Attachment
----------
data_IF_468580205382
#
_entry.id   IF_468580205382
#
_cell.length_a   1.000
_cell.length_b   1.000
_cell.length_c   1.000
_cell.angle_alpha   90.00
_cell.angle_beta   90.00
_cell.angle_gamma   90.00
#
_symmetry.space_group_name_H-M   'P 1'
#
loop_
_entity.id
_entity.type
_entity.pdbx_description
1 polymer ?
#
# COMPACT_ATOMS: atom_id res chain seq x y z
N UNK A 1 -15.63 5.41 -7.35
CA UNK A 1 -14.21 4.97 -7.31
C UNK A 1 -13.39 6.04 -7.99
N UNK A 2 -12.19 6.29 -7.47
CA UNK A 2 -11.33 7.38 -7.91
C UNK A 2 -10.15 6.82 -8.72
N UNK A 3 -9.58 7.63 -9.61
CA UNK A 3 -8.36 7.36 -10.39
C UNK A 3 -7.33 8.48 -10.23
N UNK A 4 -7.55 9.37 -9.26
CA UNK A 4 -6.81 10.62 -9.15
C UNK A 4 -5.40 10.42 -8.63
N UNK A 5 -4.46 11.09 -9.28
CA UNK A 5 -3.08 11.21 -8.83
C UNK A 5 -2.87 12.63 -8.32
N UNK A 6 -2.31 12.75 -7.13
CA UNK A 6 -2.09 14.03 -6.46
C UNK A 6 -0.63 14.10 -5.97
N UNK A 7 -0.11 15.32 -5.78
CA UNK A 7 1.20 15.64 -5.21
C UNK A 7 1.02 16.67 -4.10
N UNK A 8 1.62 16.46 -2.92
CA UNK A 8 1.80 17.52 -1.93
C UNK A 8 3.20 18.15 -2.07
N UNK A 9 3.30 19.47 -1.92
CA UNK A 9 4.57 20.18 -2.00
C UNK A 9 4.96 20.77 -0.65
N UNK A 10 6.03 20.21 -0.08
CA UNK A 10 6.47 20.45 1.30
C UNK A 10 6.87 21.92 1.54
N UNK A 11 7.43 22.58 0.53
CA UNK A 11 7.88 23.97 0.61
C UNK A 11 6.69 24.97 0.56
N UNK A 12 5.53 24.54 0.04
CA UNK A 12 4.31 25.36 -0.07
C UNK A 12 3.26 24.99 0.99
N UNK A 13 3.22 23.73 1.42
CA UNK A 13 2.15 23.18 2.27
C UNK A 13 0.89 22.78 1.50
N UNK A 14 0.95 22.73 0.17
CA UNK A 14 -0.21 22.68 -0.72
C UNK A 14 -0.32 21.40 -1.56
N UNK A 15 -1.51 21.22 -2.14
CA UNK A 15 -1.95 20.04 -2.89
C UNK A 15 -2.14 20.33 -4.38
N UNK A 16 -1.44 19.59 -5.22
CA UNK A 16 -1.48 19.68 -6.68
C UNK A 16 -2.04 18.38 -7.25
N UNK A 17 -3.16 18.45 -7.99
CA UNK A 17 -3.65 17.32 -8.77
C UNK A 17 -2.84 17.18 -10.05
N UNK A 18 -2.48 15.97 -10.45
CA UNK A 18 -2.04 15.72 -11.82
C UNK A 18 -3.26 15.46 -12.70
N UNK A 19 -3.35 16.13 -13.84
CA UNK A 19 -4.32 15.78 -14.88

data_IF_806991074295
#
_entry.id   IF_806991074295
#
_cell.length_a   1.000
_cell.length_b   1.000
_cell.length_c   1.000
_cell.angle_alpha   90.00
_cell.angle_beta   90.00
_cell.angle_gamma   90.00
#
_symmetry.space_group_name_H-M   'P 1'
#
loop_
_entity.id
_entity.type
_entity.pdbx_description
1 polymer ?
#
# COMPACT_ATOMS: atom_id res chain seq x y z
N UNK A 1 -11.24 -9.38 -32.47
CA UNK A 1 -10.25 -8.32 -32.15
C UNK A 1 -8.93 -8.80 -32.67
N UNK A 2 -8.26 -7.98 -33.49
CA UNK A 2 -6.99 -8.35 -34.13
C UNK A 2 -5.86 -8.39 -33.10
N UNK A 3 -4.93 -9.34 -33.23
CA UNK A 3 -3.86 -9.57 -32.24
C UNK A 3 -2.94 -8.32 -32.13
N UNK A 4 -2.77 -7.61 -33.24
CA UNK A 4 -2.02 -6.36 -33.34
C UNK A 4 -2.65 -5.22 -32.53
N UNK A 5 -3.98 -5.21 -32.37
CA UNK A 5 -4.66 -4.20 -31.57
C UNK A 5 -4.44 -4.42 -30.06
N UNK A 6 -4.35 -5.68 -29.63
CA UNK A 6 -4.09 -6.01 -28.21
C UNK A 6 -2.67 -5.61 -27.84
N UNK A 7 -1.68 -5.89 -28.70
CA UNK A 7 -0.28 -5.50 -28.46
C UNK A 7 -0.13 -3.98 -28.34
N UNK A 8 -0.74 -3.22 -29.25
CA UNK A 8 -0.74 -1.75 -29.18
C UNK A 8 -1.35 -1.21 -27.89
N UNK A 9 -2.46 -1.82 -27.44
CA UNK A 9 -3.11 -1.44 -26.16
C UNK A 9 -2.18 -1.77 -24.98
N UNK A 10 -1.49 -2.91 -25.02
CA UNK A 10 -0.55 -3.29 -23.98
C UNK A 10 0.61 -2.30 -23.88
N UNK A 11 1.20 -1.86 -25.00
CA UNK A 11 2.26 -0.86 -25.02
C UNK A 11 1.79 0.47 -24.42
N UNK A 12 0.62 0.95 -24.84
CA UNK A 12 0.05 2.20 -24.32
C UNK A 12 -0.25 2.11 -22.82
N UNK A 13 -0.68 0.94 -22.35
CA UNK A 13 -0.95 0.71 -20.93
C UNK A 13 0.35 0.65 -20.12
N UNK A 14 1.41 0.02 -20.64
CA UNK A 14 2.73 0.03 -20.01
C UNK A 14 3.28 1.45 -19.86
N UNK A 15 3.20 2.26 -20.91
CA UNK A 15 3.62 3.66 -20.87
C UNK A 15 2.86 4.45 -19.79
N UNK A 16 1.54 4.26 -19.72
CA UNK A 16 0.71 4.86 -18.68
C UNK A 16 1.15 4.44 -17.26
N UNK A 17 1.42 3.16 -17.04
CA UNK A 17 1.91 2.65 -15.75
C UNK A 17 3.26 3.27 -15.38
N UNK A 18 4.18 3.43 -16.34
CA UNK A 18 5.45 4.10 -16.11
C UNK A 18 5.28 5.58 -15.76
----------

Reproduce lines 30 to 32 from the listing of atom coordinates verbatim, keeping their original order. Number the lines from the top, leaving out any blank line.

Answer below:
N UNK A 4 -7.55 9.37 -9.26
CA UNK A 4 -6.81 10.62 -9.15
C UNK A 4 -5.40 10.42 -8.63